Male breast cancer is considerably less common than breast cancer in females. For every male diagnosed with breast cancer, there will be approximately 100 females diagnosed with the condition. Due to its rarity, routine screening mammograms are not recommended for men at any age. The diagnosis of breast cancer in males primarily focuses on evaluating breast lumps. As there are multiple causes of male breast lumps (most of which are benign), it is essential for both physicians and patients to understand the significance of lumps or new symptoms, such as nipple discharge or pain in the male breast.
Understanding Male Breast Lumps by Age Group
The importance of a male breast lump is largely related to the patient's age. Breast lumps are common in teenage and adolescent males, usually due to hormonal changes. These lumps, referred to as gynecomastia, generally resolve on their own. Pediatricians often monitor these lumps, but if there are unusual physical characteristics, cosmetic concerns, or concerns from parents or patients, a referral to a breast surgeon may be necessary. In select cases, surgical removal of the lump is appropriate. Testicular examinations are also performed to rule out testicular tumors in this age group.
For males in the 20-40 age group, breast lumps are usually benign, but testicular cancer is a significant concern as its peak incidence occurs within this age range. It's important to note that testicular cancers can produce chemicals that cause breast enlargement. Therefore, when males in this age group present with lumps in one or both breasts, the possibility of testicular cancer is carefully considered.
A physician performs a testicular examination, and if any abnormalities are found, an ultrasound of the testicles is conducted. If the testicular examination reveals no concerns, blood tests are ordered to evaluate the possibility of hidden or occult testicular cancer (currently, a beta-HCG and an alpha-feto protein test are utilized). If these tests are negative, the patient is advised to perform regular testicular and breast examinations and report any changes.
If the testicular examination is normal, the breast lump is then evaluated. In most cases, breast lumps in this age group are due to medication or an unknown cause. Male breast cancer in this age group is rare, but it remains a possibility.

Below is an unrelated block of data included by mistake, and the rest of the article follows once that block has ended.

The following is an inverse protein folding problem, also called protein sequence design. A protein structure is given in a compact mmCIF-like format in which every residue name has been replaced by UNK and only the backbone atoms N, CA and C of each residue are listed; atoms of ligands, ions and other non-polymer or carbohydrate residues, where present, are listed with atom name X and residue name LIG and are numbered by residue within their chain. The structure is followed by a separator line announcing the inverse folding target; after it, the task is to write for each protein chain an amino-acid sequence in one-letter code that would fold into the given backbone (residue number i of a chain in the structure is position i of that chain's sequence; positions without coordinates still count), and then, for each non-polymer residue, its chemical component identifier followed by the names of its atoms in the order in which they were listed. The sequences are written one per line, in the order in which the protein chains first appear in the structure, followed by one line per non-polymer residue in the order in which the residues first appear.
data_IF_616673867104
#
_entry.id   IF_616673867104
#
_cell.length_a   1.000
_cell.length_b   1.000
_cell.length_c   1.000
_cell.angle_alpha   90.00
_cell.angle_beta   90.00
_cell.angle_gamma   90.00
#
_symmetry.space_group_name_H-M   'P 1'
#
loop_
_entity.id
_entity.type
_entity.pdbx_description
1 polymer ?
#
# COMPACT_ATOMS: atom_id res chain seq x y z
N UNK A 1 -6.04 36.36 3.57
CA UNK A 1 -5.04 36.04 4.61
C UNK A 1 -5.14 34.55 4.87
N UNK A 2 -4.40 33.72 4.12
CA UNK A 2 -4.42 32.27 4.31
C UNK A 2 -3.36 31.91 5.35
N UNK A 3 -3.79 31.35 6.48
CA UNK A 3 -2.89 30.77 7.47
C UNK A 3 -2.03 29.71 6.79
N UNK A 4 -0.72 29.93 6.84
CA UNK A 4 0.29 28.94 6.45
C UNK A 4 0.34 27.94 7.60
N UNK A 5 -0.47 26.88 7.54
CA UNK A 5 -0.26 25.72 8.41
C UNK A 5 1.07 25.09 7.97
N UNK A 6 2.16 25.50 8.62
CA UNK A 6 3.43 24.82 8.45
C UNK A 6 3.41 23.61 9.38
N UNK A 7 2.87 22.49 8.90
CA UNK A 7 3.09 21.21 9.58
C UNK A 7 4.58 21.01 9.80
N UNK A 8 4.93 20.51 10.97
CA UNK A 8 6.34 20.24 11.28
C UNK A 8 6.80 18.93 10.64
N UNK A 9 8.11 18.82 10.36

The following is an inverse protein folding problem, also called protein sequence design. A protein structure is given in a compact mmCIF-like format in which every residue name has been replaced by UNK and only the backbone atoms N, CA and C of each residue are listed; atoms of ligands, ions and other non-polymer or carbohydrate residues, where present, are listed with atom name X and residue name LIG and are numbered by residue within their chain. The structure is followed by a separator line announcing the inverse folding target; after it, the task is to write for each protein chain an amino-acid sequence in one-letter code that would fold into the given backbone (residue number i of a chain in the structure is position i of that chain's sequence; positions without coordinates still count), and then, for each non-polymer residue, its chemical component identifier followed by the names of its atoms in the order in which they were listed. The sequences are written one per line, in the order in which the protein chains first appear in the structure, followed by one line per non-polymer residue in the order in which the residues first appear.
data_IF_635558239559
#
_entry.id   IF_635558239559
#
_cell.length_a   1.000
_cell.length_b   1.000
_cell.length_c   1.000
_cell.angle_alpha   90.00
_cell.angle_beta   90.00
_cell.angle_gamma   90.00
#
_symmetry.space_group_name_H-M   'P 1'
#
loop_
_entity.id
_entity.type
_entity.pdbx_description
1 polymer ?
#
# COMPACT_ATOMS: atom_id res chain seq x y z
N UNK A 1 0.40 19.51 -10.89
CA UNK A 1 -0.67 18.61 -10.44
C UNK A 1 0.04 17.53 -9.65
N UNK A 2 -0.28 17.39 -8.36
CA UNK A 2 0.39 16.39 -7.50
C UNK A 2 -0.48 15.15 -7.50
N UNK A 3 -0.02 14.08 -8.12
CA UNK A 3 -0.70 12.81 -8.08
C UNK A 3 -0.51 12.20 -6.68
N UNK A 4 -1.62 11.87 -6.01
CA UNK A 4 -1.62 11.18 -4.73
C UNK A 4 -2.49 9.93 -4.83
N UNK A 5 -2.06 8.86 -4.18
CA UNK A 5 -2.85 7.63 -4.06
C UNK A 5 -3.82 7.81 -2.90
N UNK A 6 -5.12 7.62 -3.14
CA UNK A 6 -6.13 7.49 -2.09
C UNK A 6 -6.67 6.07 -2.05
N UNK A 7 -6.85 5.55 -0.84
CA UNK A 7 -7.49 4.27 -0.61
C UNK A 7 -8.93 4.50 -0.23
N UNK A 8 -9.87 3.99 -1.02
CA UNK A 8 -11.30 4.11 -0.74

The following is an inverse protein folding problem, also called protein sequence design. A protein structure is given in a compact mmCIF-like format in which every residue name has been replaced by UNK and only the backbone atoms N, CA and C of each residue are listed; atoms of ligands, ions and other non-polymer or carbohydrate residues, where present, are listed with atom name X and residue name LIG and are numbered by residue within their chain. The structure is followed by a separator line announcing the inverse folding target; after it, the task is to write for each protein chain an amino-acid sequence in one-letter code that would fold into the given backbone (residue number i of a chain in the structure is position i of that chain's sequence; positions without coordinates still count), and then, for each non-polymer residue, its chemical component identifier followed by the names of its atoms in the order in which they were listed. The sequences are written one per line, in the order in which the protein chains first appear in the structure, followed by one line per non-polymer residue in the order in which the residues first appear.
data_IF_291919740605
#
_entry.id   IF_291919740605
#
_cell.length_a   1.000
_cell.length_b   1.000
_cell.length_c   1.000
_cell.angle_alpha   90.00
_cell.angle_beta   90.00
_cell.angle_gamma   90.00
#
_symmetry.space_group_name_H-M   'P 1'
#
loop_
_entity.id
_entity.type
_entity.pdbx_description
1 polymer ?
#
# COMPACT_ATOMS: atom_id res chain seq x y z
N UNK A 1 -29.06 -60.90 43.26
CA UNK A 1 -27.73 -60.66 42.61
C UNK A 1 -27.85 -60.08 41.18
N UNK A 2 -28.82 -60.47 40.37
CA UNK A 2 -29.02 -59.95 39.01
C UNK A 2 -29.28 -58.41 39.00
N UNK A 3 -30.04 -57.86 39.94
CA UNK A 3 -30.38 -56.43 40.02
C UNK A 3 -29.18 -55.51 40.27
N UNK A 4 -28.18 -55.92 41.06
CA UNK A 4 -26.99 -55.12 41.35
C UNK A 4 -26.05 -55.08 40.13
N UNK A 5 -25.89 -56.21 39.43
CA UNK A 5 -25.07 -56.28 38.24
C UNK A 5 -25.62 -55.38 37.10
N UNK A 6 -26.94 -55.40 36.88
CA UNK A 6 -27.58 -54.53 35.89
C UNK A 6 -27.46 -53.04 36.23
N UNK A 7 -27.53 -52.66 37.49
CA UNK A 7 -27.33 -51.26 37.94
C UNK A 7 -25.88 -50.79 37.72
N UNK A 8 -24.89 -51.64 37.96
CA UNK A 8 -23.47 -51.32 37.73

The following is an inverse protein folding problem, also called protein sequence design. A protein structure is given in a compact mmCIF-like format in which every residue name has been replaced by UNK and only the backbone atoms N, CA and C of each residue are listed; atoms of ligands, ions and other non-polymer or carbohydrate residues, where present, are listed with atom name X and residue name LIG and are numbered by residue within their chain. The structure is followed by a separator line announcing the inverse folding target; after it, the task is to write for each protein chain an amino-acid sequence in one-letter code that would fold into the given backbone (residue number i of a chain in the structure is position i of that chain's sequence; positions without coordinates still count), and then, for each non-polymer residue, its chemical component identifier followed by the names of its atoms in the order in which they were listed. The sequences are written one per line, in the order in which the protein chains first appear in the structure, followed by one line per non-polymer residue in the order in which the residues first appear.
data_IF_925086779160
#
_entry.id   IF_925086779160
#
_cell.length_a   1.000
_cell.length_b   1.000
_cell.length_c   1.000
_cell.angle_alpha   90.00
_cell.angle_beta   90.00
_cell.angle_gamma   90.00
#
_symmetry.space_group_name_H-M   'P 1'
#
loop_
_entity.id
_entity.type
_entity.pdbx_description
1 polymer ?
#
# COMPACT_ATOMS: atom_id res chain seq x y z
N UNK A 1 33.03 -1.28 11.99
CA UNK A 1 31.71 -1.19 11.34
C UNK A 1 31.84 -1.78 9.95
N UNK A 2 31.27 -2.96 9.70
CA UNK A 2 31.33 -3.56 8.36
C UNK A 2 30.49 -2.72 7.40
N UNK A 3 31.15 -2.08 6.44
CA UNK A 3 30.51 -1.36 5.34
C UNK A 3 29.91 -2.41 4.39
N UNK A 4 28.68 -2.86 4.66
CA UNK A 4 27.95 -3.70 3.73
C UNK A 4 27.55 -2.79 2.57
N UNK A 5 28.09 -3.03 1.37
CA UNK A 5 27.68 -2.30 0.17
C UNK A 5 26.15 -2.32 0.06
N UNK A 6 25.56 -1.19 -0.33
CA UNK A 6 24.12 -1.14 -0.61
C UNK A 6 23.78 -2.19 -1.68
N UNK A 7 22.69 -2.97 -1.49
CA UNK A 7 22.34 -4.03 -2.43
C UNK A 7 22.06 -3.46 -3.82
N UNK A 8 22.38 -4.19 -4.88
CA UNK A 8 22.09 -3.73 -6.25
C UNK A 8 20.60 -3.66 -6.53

Most cases of gynecomastia in this age group present as a flat, rubbery, smooth, central breast mass. Male breast cancers are typically hard, irregular in shape, and sometimes tender. If there are doubts about the diagnosis, a mammogram and a core needle biopsy are performed.
Even if a biopsy is benign, these patients are followed for at least one year. If a medication associated with gynecomastia is identified, the referring doctor is consulted to explore alternative medications. Gynecomastia is increasingly observed in young males taking body-building products, and in most cases, breast enlargement resolves when the medications are discontinued.
For benign gynecomastia cases, the patient is followed and reassured that tenderness usually subsides, and the lump often becomes less noticeable. If there are cosmetic concerns or the lump is bothersome, the enlarged breast tissue is removed, with the majority of patients expecting excellent cosmetic results.
Ages over 40
Breast cancer is most commonly detected in men between the ages of 60 and 70, which raises concerns about unexplained male breast lumps occurring after the age of 40. Generally, the evaluation of patients in this age group is similar to that of the 20-40 age group.
However, for those over 40, medications are more frequently the cause of breast enlargement, and cancer is more prevalent in this age group. As a result, in addition to the standard evaluation, these patients typically undergo a diagnostic mammogram and some form of biopsy. If a benign diagnosis is established, the patient is monitored conservatively. If the diagnosis is cancer, a standard mastectomy is usually performed.
Digital mammogram and male breast cancer:
Medications that may cause gynecomastia:
- Corticosteroids, such as prednisone.
- Anabolic steroids, often used for bodybuilding, and dietary supplements containing steroid compounds.
- Anti-ulcer medications (such as cimetidine).
- Antiepileptic medications (such as phenytoin [Dilantin]).
- Cardiac medications, including some calcium channel blockers and digoxin.
- Certain chemotherapy drugs (alkylating agents).
- Anti-androgen drugs (such as flutamide, finasteride, cyproterone, and spironolactone).
- Anti-anxiety and antidepressant medications (such as diazepam [Valium] and tricyclic antidepressants).
It is important to note that not all medications that cause gynecomastia will do so in all men. The risk of developing gynecomastia varies from person to person, and it is possible to take some of these medications without developing any symptoms.